David had the intention of taking on a weekend project, finishing up early and spending the evening enjoying everything that Crime and Punishment has on tap. Now I like beer, but I also like a challenge. Somewhere between coffee and breakfast, I dreamt up and sold him on a design revision. A simple weekend project no more. Rather than doing a lap joint to affix the stretchers to the legs – things got a lot more complicated. If there was ever a moment for a raising dovetail this is it; a joint with no practical purpose other than to amaze all those who behold it – and that it does. The angle is dovetailed on both faces – providing the allusions that the joint can’t come apart in either direction but that begs the the question – how does it go together?
The secret of course is that the joint slides together on an angle. There are two central challenges – first figuring out all the geometry that makes it work and than cutting the joints without errors that would hint at the solution. So rather than ending up at Crime and Punishment we spent the weekend trying to catch up on high school geometry and elementary saw skills.
Blending traditional techniques with a modern design sensibility Tom Fidgen‘s second book is a delight. We basically replicate his design with some flairs – intentional and other wise. You may remember that Brian and I reproduced his Joiners Tool Box a couple of years ago. I added a leather slot for pencils and an awl on the side. I dovetailed the legs on to the base. Similar to Tom’s design – I screwed the cross bream to the bench. I worried if I mortised the beam in, that one day I would try sawing something after Crime and Punishment, have a momentary lapse in attention and end up cutting through the support. David elected to mortise his in – I appreciate that feel too.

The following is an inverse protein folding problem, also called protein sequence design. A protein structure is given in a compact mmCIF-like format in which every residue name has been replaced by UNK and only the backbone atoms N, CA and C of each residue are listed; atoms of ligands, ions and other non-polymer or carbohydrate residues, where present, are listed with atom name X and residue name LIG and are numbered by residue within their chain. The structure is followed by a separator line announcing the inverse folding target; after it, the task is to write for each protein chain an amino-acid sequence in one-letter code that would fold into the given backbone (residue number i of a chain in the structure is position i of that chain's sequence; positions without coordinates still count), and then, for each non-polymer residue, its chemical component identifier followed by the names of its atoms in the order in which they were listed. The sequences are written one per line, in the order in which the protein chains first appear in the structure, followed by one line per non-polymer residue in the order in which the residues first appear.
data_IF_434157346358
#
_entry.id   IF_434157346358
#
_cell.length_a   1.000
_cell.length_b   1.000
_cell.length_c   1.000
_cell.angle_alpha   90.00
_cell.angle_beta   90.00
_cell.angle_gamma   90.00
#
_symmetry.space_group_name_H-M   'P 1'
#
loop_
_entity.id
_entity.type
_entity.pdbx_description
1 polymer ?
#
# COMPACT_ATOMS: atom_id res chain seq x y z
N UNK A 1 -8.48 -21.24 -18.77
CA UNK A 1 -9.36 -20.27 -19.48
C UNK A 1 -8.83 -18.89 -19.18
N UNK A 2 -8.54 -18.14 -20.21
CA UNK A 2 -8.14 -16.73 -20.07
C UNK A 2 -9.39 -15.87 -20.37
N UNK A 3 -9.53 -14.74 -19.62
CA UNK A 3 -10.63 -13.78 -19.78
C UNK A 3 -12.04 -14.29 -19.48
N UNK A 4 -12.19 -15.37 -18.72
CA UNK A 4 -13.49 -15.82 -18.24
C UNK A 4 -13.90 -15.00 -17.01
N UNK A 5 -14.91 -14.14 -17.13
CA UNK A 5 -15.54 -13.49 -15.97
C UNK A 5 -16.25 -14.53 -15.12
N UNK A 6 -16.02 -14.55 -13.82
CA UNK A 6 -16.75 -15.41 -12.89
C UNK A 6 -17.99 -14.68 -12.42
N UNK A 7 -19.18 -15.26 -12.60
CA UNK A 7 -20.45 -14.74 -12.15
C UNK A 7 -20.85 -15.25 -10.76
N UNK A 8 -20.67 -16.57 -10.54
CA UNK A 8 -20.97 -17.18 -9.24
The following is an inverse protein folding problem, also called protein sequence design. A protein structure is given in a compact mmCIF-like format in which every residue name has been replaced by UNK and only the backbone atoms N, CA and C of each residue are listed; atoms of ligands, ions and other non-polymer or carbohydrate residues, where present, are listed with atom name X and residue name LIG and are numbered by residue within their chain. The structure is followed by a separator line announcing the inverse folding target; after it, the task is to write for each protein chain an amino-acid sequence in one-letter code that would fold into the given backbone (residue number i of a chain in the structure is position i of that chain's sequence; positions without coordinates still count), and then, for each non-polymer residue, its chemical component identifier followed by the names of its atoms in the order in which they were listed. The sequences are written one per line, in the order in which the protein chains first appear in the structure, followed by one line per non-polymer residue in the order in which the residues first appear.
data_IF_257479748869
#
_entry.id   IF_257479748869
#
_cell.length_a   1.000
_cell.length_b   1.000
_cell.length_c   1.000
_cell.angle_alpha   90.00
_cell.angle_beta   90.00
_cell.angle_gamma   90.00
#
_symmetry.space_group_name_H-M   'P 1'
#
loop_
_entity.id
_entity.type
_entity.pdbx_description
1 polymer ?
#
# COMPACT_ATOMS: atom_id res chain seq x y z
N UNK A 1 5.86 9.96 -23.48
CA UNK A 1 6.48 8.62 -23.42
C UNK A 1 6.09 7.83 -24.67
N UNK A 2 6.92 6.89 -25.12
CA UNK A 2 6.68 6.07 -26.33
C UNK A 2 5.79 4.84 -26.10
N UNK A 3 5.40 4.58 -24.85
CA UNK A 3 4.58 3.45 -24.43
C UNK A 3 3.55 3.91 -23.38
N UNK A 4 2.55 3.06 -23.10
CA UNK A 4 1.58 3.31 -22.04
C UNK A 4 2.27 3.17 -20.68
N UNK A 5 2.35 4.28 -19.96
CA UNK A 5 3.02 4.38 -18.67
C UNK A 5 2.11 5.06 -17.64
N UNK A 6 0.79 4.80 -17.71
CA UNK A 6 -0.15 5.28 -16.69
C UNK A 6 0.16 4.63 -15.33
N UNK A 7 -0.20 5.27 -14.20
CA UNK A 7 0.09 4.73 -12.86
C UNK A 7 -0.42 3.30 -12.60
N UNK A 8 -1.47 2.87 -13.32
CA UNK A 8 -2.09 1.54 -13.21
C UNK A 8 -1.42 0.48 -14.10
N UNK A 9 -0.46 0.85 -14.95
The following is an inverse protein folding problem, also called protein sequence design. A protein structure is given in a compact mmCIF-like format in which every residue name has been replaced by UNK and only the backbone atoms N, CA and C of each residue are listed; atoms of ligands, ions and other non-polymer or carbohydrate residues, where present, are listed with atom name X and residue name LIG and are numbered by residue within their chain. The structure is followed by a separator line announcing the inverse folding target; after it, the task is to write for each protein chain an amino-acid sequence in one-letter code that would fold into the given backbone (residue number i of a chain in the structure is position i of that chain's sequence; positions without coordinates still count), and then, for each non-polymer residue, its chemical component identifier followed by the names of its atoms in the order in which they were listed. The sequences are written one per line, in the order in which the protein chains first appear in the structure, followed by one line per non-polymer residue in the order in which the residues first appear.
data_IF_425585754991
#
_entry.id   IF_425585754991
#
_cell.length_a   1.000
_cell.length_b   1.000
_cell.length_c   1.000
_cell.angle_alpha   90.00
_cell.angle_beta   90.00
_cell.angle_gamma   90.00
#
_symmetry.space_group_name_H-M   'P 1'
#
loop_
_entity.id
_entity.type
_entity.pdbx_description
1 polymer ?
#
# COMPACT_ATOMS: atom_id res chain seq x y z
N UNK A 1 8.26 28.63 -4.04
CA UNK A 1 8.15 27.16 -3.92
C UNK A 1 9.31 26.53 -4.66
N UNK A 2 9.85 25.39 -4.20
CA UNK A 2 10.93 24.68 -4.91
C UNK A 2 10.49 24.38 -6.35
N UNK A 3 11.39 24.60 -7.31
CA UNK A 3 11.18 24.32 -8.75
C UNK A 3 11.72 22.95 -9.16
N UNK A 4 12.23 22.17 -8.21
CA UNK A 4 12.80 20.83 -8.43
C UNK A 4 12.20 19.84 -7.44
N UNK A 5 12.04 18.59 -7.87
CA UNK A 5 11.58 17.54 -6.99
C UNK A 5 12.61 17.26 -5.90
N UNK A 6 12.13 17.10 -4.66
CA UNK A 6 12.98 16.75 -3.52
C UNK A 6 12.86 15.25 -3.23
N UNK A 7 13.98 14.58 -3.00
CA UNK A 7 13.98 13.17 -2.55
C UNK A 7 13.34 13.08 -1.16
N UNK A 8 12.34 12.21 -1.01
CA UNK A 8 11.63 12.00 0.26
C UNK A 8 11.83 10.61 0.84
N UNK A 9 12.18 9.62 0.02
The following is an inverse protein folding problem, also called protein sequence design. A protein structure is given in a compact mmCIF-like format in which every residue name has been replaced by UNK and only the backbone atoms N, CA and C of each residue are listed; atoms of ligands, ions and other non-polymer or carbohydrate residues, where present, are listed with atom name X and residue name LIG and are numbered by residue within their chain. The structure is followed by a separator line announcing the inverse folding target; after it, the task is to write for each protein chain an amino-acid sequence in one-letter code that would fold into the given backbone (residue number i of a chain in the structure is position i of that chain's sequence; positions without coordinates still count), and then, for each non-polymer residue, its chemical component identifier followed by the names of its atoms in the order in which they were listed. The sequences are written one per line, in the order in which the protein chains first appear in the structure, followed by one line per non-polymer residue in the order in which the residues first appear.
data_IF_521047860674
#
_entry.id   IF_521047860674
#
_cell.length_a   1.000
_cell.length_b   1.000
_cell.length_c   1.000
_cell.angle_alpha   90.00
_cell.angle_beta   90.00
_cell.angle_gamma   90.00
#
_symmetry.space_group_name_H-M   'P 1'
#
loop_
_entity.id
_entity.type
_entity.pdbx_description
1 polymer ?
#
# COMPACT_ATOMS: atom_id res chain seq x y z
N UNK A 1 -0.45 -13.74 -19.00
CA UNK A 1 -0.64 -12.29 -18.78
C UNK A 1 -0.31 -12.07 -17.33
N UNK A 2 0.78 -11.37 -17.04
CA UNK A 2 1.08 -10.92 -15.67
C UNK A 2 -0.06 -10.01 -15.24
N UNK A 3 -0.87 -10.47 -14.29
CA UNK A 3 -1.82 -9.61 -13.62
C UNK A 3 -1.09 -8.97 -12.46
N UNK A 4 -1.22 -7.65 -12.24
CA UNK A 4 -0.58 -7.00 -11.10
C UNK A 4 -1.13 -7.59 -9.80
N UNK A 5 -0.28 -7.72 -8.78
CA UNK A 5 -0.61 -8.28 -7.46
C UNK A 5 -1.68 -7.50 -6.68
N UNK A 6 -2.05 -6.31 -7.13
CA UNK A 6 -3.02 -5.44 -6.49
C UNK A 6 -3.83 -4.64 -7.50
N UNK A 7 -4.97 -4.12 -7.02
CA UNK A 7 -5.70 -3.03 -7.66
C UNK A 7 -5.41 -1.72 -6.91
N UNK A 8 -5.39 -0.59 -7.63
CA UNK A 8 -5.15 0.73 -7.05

We followed the big elements of Tom’s Design. The left side of the bench is splayed out – adding stability, especially when I hoist myself on to the bench. The hold fast is from gramery tool works – and so far is true to its name.
I had the luxury of time to sort through what I wanted my saw bench to look like – David on the other hand was rushing to get his living room shop up and running. I think that this little bench is responsbile for a lot of woodworking in his shop already.
Set the bevel to all the angles that mattered. This is definitely one of those operations where it is handy to have two bevels hanging around. Finally my weakness for buying things from antique shops that I don’t need pays off. I made a series of kerfs and than pared out the waste with the sharpest chisel that I could muster.
Made the compound cut carefully and than cleared out the waste with a chisel.
So this involved a lot of fitting. Paring little by little eventually we got all to fit, sometimes more perfectly than others. You can see the tail slide up the ramp into place.
Putting it all together
Cut the dovetail into the top. Tom lapped his and than fasted it to the side with dowel – either approach works.
Carefully cutting the tails – contrasting woods and the high profile location required careful work.
David’s living workshop in motion.
David mortised his stretched in place.
Raising dovetails took half a day to figure out the geometry and longer yet to cut all the joinery. I don’t regret one moment of the time spent – since the initial time investment I have successfully stumped numerous visitors to my shop, with the promise of more to come.